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It Won’t be Breakfast at Tiffany’s But it Will be an Outpouring of Food for the Timber Framers Builders

By Sue Moore

“This community is so generous,” exclaimed Karen Hammond as she continuously dialed up food contributions for the “lumberjacks” (as she calls them) who will be helping to build the pavilion at the Historic Village from September 12 through the 22nd.

Churches, individuals and local restaurants have all pitched in to provide 60 builders with breakfast, lunch and dinner during their ten-day stay in Vicksburg. The early morning repasts and noon meal and will of necessity be served on site, but the dinners can be anywhere as a change of pace, Hammond said.

“I’ve called the many accomplished bakers I know to contribute and no one has turned me down, so that was a good start. Then the committee members started to query the churches, grocery stores and restaurants and again, no one has turned us down. It’s just so fulfilling to know how much people care about a project that in the end will benefit the whole community,” Hammond enthused.

Members of the Timber Framers Guild who volunteer for training in erecting a joint and tendon pavilion will camp on the site at North Richardson and Spruce streets. They will work all day and be offered copious amounts of coffee during breakfast, lunch and dinner to keep them going. All of this will happen through those in Vicksburg who are donating food and their expertise to prepare it, said Hammond, who is heading up the committee for the Historical Society consisting of Margaret Kerchief, Bob Smith, Tonya Nash, Lupe Smith and Sue Moore.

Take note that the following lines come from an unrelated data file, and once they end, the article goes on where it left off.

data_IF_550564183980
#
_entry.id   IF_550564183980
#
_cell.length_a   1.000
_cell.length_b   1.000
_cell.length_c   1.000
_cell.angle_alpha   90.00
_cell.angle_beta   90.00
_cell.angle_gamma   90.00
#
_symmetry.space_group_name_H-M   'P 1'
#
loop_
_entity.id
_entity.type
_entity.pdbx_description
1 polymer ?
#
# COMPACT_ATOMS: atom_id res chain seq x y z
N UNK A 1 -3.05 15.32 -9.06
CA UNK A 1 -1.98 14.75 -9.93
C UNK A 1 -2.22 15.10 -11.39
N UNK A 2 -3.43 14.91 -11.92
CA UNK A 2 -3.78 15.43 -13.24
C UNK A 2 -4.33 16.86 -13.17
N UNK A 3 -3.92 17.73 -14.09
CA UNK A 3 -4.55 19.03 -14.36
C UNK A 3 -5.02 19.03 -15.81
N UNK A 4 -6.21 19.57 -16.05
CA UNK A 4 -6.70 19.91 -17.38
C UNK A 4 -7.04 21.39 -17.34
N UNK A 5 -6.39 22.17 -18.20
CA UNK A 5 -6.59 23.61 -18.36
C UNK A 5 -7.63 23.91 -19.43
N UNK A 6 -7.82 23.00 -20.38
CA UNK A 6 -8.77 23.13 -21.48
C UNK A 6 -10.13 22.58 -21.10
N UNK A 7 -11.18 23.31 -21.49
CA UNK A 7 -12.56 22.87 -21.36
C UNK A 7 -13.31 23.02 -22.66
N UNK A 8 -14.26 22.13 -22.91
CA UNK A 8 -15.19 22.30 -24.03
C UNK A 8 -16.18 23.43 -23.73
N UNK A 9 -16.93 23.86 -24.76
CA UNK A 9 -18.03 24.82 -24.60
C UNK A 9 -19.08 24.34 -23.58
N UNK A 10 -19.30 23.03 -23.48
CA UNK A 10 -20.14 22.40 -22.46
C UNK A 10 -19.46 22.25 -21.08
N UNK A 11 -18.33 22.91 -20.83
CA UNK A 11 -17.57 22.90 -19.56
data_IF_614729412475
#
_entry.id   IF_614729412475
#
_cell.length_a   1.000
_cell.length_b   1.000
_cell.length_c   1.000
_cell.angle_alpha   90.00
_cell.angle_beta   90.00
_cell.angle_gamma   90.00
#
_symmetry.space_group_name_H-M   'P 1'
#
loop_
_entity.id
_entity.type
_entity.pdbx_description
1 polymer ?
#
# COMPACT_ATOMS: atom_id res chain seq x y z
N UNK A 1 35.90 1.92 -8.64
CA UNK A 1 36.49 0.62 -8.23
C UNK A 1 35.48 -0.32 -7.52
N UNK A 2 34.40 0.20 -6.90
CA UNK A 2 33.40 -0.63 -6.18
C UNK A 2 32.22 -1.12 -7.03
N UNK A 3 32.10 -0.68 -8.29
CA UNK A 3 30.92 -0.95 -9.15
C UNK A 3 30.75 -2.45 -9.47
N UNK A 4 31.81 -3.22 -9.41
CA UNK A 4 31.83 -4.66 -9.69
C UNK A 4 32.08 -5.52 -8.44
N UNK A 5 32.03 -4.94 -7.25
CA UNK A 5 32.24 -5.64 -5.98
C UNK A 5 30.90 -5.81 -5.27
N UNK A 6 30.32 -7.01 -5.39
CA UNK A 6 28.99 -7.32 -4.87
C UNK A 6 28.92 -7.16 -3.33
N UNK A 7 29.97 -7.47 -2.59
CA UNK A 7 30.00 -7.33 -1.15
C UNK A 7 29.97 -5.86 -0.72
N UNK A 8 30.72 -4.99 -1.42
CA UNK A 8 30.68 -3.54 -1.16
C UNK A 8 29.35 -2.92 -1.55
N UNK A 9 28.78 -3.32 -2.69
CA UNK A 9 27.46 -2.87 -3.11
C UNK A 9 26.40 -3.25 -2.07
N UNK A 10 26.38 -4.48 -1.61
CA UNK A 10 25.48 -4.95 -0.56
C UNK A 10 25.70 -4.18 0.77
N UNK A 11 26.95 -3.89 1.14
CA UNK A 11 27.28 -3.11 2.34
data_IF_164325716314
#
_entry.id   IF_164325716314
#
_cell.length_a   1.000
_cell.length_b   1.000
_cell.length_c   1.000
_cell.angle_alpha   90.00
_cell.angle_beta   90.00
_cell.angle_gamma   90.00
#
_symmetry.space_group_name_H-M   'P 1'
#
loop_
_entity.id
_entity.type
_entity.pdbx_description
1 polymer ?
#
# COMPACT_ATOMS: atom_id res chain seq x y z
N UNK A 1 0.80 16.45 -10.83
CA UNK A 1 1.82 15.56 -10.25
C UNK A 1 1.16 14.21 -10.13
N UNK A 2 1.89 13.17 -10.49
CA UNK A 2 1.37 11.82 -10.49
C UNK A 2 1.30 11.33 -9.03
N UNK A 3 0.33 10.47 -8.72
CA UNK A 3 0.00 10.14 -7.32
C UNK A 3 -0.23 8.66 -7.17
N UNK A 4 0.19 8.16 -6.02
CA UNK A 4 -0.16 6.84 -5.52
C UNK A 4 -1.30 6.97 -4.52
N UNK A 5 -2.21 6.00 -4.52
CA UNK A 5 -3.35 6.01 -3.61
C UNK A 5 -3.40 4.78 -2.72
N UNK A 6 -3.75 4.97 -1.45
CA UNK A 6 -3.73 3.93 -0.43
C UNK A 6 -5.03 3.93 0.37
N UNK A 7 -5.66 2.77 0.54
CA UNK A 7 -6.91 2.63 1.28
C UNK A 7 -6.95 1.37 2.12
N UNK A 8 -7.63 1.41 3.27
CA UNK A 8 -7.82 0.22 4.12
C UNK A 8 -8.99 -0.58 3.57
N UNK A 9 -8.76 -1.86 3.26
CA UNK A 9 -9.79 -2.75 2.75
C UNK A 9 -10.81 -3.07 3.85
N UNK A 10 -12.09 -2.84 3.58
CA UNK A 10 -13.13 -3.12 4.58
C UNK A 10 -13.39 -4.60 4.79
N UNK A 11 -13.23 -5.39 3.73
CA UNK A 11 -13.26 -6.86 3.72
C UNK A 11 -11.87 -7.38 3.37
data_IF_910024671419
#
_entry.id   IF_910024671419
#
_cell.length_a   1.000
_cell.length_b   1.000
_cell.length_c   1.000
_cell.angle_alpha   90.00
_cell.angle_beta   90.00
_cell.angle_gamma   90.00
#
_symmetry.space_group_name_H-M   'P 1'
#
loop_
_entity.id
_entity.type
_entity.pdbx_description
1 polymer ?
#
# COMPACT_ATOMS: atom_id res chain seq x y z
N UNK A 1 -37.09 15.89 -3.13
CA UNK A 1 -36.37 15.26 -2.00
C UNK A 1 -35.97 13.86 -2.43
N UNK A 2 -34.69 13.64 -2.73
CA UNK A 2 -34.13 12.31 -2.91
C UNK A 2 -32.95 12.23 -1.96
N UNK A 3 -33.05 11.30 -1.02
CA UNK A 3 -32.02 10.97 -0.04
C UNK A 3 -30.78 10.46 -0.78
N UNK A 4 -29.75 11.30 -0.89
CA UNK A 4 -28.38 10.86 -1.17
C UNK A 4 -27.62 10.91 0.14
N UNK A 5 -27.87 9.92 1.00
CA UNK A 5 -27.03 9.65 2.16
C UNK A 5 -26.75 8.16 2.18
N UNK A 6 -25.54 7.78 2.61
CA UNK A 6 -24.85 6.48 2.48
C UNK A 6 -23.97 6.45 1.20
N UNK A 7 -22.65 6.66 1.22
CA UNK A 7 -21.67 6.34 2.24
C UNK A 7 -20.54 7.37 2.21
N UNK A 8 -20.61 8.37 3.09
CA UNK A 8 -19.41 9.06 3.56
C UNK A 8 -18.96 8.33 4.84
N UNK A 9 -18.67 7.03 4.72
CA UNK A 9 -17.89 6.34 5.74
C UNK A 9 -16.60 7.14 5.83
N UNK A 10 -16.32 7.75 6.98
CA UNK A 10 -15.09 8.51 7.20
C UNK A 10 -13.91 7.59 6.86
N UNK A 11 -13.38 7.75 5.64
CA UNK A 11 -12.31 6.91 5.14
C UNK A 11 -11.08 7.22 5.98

“The logistics of feeding and caring for our visitors is a challenge but the willingness to help has been heartwarming,” Kerchief said. “We are trying very hard to keep our costs down so the money donated to build the pavilion can go to the actual structure. Having the Timber Framers Guild help us build it in the old-fashioned method will save us money and give us a finished product that will serve the area for years to come,” she said.

To cap off the entire ten days of building, an invitation to the entire community is being extended for a “barn raising” potluck dinner on Saturday, September 21 to celebrate the frame being built and thank those who have helped over the ten days. The Village of Vicksburg, which will own the structure once it is complete, plans a pig roast for the last day of construction to accompany the potluck dinner.

The participating church groups include Lakeland Reformed, Chapman Nazarene, St. Martin’s, Vicksburg Bible Church and the United Methodist ladies. Restaurants which have volunteered food and cooking expertise include Apple Knockers, Rise ‘n Dine, Erbelli’s, etc. Individuals who have come forth to plan potluck dinners include Evie Hall, Nancy MacKenzie and Carol Meyer-Niedzwiecki.

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